As UN secretary general special advocate for inclusive finance for development, Queen Máxima of the Netherlands helped broker a plan for Unilever and Mastercard to work together on increasing inclusion in emerging markets. She spoke to Silvia Pavoni about getting the technology right and gender disparity among the underbanked.

Queen Maxima

Queen Máxima of the Netherlands

Staring at the address in my notebook after my initial attempts at pronouncing Huis ten Bosch, in the Hague, the taxi driver remained unconvinced. “That’s where the king lives,” he informed me. Yes, I did have the right address – but I was visiting the other main resident of the palace: the queen.

Anyone considering Her Majesty Queen Máxima of the Netherlands as merely a royal consort would soon stand corrected, and few in the development finance world make this mistake in the first place. Queen Máxima has been the UN secretary general’s special advocate for inclusive finance for development (UNSGSA) for the past decade, over which time she has provided one of the highest profile voices to the financial inclusion cause.

In 2019, she made four official country visits, delivered 14 speeches and held 151 bilateral meetings. Someone close to her describes a series of photographs some time ago that captured the body language of a central bank governor talking to the queen; in the space of one meeting it transformed from disinterested to leaning forward and fully engaged.

Broking power

An international career in banking, after economics studies in her native Argentina, before marrying the then Prince Willem-Alexander, are string credentials. But her biggest strength is her convening power, say her UNSGSA staff – something confirmed by others who have seen her at work. In 2017, she helped broker a groundbreaking agreement between Unilever and Mastercard to jointly work on financial inclusion projects in emerging markets. Soon after, she began talking to other business leaders to expand cross-industry collaborations. A year later the CEO Partnership for Financial Inclusion was born, officially launched at the World Economic Forum in Davos, counting on 10 chief executives from a diverse group of businesses that includes Rabobank, Santander Group and Ant Financial.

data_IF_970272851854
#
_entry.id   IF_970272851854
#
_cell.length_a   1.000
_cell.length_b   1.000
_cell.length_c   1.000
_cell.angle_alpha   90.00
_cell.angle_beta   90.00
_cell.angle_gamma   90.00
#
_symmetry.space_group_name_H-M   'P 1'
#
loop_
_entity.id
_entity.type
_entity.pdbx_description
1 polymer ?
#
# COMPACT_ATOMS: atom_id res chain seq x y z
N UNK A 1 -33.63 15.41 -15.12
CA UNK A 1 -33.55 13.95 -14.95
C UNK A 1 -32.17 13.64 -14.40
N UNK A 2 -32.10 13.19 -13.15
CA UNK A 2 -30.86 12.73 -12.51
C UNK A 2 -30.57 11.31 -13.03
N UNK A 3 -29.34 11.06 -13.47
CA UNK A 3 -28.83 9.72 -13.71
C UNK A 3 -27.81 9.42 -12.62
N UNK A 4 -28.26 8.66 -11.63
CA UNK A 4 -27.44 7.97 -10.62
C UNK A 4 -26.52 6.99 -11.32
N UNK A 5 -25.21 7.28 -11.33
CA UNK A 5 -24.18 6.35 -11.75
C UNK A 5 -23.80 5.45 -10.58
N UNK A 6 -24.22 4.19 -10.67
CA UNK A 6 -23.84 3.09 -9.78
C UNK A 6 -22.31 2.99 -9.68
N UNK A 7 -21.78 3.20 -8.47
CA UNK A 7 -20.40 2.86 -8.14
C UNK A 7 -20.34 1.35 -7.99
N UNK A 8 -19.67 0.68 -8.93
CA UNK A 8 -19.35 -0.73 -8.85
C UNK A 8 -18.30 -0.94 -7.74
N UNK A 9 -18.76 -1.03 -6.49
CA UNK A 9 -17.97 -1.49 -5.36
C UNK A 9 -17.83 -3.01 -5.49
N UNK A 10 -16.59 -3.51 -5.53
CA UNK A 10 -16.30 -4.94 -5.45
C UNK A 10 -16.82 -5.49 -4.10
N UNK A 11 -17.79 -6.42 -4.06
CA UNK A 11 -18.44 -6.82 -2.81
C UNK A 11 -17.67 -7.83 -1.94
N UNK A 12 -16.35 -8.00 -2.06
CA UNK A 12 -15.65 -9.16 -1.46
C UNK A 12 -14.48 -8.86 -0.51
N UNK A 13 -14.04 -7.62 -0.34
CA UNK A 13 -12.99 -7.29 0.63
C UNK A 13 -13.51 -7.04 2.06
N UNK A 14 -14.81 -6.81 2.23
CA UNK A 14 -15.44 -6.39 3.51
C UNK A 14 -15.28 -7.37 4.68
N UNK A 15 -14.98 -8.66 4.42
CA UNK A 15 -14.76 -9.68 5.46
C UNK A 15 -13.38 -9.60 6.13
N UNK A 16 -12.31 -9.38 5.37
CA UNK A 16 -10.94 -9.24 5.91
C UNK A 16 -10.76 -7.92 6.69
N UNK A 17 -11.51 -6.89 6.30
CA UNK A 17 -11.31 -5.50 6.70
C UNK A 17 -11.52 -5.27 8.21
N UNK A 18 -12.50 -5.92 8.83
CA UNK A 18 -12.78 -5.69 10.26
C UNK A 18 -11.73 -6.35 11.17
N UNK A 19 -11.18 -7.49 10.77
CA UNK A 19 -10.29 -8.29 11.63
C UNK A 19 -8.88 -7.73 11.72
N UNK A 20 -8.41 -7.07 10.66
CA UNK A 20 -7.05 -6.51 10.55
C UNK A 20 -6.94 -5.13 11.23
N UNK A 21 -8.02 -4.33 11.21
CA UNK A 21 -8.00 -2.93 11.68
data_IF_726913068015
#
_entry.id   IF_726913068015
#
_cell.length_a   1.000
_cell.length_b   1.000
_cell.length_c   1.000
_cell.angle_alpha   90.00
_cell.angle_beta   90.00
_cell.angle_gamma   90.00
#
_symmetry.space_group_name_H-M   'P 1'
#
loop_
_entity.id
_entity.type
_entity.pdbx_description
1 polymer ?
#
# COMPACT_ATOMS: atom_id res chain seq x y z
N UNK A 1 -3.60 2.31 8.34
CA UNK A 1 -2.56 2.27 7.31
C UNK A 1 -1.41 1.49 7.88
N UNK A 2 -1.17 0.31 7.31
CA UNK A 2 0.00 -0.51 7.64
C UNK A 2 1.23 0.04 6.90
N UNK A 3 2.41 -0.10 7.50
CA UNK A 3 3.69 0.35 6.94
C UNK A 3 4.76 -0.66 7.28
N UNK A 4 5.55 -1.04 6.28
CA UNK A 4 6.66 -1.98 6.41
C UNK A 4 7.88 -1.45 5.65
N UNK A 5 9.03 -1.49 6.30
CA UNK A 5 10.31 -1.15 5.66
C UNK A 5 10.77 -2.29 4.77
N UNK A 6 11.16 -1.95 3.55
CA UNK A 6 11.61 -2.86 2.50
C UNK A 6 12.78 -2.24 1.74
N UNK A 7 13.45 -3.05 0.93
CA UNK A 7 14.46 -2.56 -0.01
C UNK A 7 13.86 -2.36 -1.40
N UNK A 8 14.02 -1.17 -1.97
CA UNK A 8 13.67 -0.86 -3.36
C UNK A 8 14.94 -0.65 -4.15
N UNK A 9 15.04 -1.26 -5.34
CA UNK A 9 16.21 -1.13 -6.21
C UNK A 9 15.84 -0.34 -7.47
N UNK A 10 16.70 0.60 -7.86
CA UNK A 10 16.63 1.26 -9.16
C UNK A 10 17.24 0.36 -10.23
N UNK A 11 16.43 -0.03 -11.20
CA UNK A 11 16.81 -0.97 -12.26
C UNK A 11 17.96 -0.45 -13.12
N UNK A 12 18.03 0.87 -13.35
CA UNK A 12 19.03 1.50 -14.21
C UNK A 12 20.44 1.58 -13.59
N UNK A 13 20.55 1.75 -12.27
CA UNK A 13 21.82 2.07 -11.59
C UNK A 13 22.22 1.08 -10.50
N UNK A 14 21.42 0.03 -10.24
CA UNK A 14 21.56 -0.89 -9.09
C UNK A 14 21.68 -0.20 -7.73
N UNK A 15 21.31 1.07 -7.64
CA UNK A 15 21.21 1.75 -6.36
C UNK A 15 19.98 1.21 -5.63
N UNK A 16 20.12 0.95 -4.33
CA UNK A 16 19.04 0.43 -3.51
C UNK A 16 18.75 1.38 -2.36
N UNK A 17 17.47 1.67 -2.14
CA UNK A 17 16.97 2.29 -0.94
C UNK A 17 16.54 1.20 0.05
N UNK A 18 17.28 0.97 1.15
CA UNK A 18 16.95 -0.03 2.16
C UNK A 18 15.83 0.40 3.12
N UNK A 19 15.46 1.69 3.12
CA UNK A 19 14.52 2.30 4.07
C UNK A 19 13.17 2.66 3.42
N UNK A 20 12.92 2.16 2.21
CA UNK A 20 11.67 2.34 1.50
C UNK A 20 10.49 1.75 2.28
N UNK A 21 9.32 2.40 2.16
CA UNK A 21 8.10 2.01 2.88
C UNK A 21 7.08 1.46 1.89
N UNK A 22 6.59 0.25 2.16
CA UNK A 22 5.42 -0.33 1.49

But Queen Máxima is quick to redirect the spotlight on the business leaders’ part of the alliance, and their teams. The benefits of the early joint initiative quickly became obvious and helped to attract further attention. “That has inspired others, so it’s not only me,” she says.

The project, called Jaza Duka, which means ‘fill your kiosk’ in Swahili, helps Kenyan micro-stores to access credit and ensures they can purchase supplies on time. Because store owners buy stock mostly in cash, they are often forced to limit their business to smaller purchases or postpone them until they have saved up enough funds. Accessing a micro-loan without a credit history or a suitable collateral is difficult.

After Unilever began to share inventory data, Mastercard was able to provide credit recommendations to Kenya Commercial Bank (KBC), the local partner, which could then provide micro-loans with more confidence. A store that shows regular weekly purchases from Unilever of $50 could qualify for an interest-free credit line of $120 to stock its inventory, says Mastercard, which also provides the digital network used to channel the funds. The project led to greater sales for Unilever, new users for Mastercard, and new, well-performing business for KBC.

A repeatable idea

Queen Máxima says this idea is being scaled up and replicated elsewhere. Unilever is working with Norway-based telecom multinational Telenor in Pakistan to help micro-shops digitise inventory purchase payments; and PepsiCo is looking into something similar in the same country. In total, more than a dozen initiatives are either up and running or being designed, according to the UNSGSA office.

“Mastercard and Unilever in Kenya, or more recently Telenor and Unilever but also PepsiCo: these projects are about digitising the whole value chain. Companies all share the cost of doing that, but they all get the benefits of it [too],” she says. “The whole point of the CEO Partnership is to inspire, help each other [figure out] what works, what doesn’t work, which are the biggest challenges, which are the biggest innovations.”